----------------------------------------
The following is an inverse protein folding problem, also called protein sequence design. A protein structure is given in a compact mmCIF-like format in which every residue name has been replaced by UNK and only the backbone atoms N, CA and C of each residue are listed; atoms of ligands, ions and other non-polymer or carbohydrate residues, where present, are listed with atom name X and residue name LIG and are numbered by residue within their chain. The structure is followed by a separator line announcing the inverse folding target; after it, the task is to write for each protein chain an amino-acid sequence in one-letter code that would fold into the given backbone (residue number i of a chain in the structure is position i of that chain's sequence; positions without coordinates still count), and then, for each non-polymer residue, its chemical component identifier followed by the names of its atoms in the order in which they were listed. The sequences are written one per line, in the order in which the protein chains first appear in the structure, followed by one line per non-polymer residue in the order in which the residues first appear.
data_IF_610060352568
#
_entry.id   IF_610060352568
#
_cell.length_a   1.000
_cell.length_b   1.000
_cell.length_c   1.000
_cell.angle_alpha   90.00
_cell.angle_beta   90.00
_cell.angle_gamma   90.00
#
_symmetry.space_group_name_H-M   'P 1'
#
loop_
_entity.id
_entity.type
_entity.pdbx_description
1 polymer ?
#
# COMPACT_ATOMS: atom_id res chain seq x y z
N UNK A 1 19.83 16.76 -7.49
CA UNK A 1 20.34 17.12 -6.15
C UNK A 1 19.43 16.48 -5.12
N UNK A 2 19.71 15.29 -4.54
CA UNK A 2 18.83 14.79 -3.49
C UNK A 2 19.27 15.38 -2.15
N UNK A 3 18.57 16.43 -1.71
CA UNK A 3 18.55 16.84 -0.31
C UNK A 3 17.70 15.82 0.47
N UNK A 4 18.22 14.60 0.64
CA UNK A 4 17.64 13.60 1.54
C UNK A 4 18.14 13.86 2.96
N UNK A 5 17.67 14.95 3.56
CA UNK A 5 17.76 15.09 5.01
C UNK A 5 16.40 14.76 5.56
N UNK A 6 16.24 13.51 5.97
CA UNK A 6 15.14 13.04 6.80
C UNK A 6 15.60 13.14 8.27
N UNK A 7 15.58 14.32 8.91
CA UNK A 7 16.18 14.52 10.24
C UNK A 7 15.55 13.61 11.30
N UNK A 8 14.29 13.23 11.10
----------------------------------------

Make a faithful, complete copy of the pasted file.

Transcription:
The following is an inverse protein folding problem, also called protein sequence design. A protein structure is given in a compact mmCIF-like format in which every residue name has been replaced by UNK and only the backbone atoms N, CA and C of each residue are listed; atoms of ligands, ions and other non-polymer or carbohydrate residues, where present, are listed with atom name X and residue name LIG and are numbered by residue within their chain. The structure is followed by a separator line announcing the inverse folding target; after it, the task is to write for each protein chain an amino-acid sequence in one-letter code that would fold into the given backbone (residue number i of a chain in the structure is position i of that chain's sequence; positions without coordinates still count), and then, for each non-polymer residue, its chemical component identifier followed by the names of its atoms in the order in which they were listed. The sequences are written one per line, in the order in which the protein chains first appear in the structure, followed by one line per non-polymer residue in the order in which the residues first appear.
data_IF_610060352568
#
_entry.id   IF_610060352568
#
_cell.length_a   1.000
_cell.length_b   1.000
_cell.length_c   1.000
_cell.angle_alpha   90.00
_cell.angle_beta   90.00
_cell.angle_gamma   90.00
#
_symmetry.space_group_name_H-M   'P 1'
#
loop_
_entity.id
_entity.type
_entity.pdbx_description
1 polymer ?
#
# COMPACT_ATOMS: atom_id res chain seq x y z
N UNK A 1 19.83 16.76 -7.49
CA UNK A 1 20.34 17.12 -6.15
C UNK A 1 19.43 16.48 -5.12
N UNK A 2 19.71 15.29 -4.54
CA UNK A 2 18.83 14.79 -3.49
C UNK A 2 19.27 15.38 -2.15
N UNK A 3 18.57 16.43 -1.71
CA UNK A 3 18.55 16.84 -0.31
C UNK A 3 17.70 15.82 0.47
N UNK A 4 18.22 14.60 0.64
CA UNK A 4 17.64 13.60 1.54
C UNK A 4 18.14 13.86 2.96
N UNK A 5 17.67 14.95 3.56
CA UNK A 5 17.76 15.09 5.01
C UNK A 5 16.40 14.76 5.56
N UNK A 6 16.24 13.51 5.97
CA UNK A 6 15.14 13.04 6.80
C UNK A 6 15.60 13.14 8.27
N UNK A 7 15.58 14.32 8.91
CA UNK A 7 16.18 14.52 10.24
C UNK A 7 15.55 13.61 11.30
N UNK A 8 14.29 13.23 11.10